A Colorado House bill that has the potential to ease the state’s foreclosure crisis is under review by the Business and Economic Development Committee, but there’s a problem.

The association that represents the county public trustees who will have to implement the measure has yet to back the proposal, and the El Paso County public trustee has questions about it.

House Bill 1136, sponsored by Rep. Angela Williams, D-Denver, would establish a fund to subsidize the state’s foreclosure counseling agencies. The money would come from a $250 surcharge paid by banks at beginning of the foreclosure process.

The administrative burden of processing and levying the fee would fall on each county’s public trustee, and the Colorado Public Trustees’ Association is unhappy with portions of the measure.

“(The bill) has some great concepts and we like the idea of where the money will go,” said El Paso County Public Trustee Tom Mowle, who is on CPTA’s legislative committee. “We’d just like to see some amendments before it goes further.”

In the bill’s current form, the fact that the surcharge is paid by the bank upfront means that in some cases it will be able to pass the fee back to the distressed homeowner if foreclosure is avoided.

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“I’m not sure that’s entirely appropriate,” Mowle said. “We want it to be clear to everyone that it’s the person being foreclosed on, not the banks, that is ultimately responsible for the fee.”

One solution would be to delay the surcharge until a foreclosure is complete, but that would decrease the total funds collected.

“We’ve talked to the public trustees and other stakeholders about that,” said Colorado Housing Counseling Coalition Vice President Zachary Urban. “It’s important for us to look for a way to allow a lender, if they are foreclosing, to also participate in the solution.”

Rep. Williams could not be reached for comment on possible amendments.

The CPTA is also concerned with what it sees as loopholes in the bill that would allow banks to exempt themselves from the fee. According to Mowle, these exemptions would predominantly affect rural areas that may not have a high volume of foreclosures but that could benefit from the counseling services nonetheless.

“As it’s drafted right now, there are a number of exemptions banks can claim that don’t require verification,” Mowle said. “A lot of those exemptions would take place in counties with fewer foreclosures. Since funding is distributed based on the amount of collected fees by county, some of the rural areas that are already underserved will continue to be so.”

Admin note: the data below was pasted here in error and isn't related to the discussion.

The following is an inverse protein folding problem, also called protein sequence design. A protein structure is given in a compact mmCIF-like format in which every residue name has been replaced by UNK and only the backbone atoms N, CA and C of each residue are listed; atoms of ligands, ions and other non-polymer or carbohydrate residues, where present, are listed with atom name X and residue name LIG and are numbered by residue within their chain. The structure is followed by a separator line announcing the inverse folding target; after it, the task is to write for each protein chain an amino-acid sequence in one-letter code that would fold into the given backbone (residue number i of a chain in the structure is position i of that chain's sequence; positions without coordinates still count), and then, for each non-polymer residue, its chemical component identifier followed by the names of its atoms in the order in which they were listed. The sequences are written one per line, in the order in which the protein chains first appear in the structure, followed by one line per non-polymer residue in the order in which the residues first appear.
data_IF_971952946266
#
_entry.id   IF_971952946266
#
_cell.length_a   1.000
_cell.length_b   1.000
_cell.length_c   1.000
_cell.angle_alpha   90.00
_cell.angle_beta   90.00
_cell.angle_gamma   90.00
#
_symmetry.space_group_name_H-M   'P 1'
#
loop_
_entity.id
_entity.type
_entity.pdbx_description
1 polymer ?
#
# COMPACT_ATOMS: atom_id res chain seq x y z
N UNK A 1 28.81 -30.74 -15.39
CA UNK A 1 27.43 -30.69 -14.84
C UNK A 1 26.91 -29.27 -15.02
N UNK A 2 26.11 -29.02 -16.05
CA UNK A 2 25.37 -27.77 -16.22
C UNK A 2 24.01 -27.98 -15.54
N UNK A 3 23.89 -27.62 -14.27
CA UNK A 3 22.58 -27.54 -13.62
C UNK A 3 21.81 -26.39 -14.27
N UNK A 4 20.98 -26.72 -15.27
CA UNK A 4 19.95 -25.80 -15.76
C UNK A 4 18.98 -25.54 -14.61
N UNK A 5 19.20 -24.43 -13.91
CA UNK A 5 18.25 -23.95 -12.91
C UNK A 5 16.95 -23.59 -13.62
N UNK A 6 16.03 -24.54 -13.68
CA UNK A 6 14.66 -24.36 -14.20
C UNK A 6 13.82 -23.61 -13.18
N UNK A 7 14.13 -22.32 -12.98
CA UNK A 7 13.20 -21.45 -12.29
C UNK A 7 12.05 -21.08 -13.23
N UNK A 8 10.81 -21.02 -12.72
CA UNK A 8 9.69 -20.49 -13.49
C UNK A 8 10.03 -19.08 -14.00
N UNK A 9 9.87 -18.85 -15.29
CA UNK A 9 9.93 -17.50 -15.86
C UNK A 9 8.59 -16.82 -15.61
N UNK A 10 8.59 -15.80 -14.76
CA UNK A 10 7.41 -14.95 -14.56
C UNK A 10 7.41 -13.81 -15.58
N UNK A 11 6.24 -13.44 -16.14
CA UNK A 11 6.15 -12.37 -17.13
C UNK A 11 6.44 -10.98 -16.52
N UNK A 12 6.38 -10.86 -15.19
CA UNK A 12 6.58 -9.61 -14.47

Of Colorado’s 64 counties, 31 had fewer than 100 foreclosures in 2010. The top 10 counties accounted for 80 percent of all foreclosures in the state.

While there is disagreement on particulars of the bill, there is strong support to increase counseling resources for struggling homeowners. This week the Colorado Association of Realtors voiced its support for the bill, and even the Colorado Bankers Association is backing it.

“Generally we don’t support the introduction of new fees on the private sector,” said Tim Powers, the CBA’s director of communications. “But the housing crisis is not over, and counseling is proven to have as high as an 80 percent success rate. Supporting this bill was not a hard decision.”

Powers said the CBA would even support amendments that would close some of the loopholes perceived to be beneficial to banks.

“Our goal is not to avoid these charges, we’re not trying to bounce around this in any way,” he said. “The foreclosure hotline and the counseling services deserve a solid funding source. Our industry has traditionally provided a significant amount of grant money for these programs, so this is not a new stance for us.”

Part of the reason there is widespread support for the effort is because counseling has proven very effective in helping homeowners avoid foreclosure.

According to Urban, the Colorado foreclosure hotline has received 135,000 calls since its inception four years ago. Of those, roughly 32,000 clients went on to meet with a foreclosure counselor; about 28,000 reached a positive solution to their foreclosure.

Colorado is unique in that it has a local foreclosure hotline. In most of the country, calls are routed through a national call center.

The hotline played a role in instigating HB-1136, as the high volume of referrals overwhelmed the state’s counseling agencies. The hope is that the additional funding from the surcharge will allow the agencies to expand their operations and meet this demand.